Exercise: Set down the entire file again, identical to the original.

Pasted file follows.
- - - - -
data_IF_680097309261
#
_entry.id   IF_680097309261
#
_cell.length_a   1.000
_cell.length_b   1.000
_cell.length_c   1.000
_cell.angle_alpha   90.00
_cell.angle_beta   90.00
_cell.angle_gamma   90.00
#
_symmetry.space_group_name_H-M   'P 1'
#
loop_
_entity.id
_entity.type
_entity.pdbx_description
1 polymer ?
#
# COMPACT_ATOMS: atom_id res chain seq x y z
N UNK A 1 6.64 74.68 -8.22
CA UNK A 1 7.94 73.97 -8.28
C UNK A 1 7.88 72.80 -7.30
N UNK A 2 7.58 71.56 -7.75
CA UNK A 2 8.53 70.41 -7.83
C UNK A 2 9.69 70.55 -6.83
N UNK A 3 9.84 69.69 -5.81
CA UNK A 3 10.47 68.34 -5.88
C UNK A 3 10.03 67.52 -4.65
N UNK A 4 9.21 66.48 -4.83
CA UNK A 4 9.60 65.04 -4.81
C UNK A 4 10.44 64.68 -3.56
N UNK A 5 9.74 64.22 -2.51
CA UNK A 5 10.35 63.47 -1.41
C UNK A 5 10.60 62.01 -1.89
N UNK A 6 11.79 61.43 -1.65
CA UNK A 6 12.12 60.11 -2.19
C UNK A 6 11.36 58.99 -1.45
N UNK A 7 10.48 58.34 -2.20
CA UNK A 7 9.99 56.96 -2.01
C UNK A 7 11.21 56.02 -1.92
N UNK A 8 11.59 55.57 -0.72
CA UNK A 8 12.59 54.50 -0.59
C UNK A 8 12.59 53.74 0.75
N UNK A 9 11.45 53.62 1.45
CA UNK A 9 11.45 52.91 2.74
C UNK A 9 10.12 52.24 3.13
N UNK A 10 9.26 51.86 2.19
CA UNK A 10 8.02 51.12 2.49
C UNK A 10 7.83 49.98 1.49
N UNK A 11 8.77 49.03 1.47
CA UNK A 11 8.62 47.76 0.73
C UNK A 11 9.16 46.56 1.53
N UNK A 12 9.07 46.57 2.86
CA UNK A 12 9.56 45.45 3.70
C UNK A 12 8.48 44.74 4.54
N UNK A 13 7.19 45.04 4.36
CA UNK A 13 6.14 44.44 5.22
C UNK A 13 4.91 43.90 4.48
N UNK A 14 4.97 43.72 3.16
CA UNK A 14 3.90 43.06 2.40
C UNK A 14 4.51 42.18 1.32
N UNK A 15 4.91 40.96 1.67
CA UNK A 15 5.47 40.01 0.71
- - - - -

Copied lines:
data_IF_680097309261
#
_entry.id   IF_680097309261
#
_cell.length_a   1.000
_cell.length_b   1.000
_cell.length_c   1.000
_cell.angle_alpha   90.00
_cell.angle_beta   90.00
_cell.angle_gamma   90.00
#
_symmetry.space_group_name_H-M   'P 1'
#
loop_
_entity.id
_entity.type
_entity.pdbx_description
1 polymer ?
#
# COMPACT_ATOMS: atom_id res chain seq x y z
N UNK A 1 6.64 74.68 -8.22
CA UNK A 1 7.94 73.97 -8.28
C UNK A 1 7.88 72.80 -7.30
N UNK A 2 7.58 71.56 -7.75
CA UNK A 2 8.53 70.41 -7.83
C UNK A 2 9.69 70.55 -6.83
N UNK A 3 9.84 69.69 -5.81
CA UNK A 3 10.47 68.34 -5.88
C UNK A 3 10.03 67.52 -4.65
N UNK A 4 9.21 66.48 -4.83
CA UNK A 4 9.60 65.04 -4.81
C UNK A 4 10.44 64.68 -3.56
N UNK A 5 9.74 64.22 -2.51
CA UNK A 5 10.35 63.47 -1.41
C UNK A 5 10.60 62.01 -1.89
N UNK A 6 11.79 61.43 -1.65
CA UNK A 6 12.12 60.11 -2.19
C UNK A 6 11.36 58.99 -1.45
N UNK A 7 10.48 58.34 -2.20
CA UNK A 7 9.99 56.96 -2.01
C UNK A 7 11.21 56.02 -1.92
N UNK A 8 11.59 55.57 -0.72
CA UNK A 8 12.59 54.50 -0.59
C UNK A 8 12.59 53.74 0.75
N UNK A 9 11.45 53.62 1.45
CA UNK A 9 11.45 52.91 2.74
C UNK A 9 10.12 52.24 3.13
N UNK A 10 9.26 51.86 2.19
CA UNK A 10 8.02 51.12 2.49
C UNK A 10 7.83 49.98 1.49
N UNK A 11 8.77 49.03 1.47
CA UNK A 11 8.62 47.76 0.73
C UNK A 11 9.16 46.56 1.53
N UNK A 12 9.07 46.57 2.86
CA UNK A 12 9.56 45.45 3.70
C UNK A 12 8.48 44.74 4.54
N UNK A 13 7.19 45.04 4.36
CA UNK A 13 6.14 44.44 5.22
C UNK A 13 4.91 43.90 4.48
N UNK A 14 4.97 43.72 3.16
CA UNK A 14 3.90 43.06 2.40
C UNK A 14 4.51 42.18 1.32
N UNK A 15 4.91 40.96 1.67
CA UNK A 15 5.47 40.01 0.71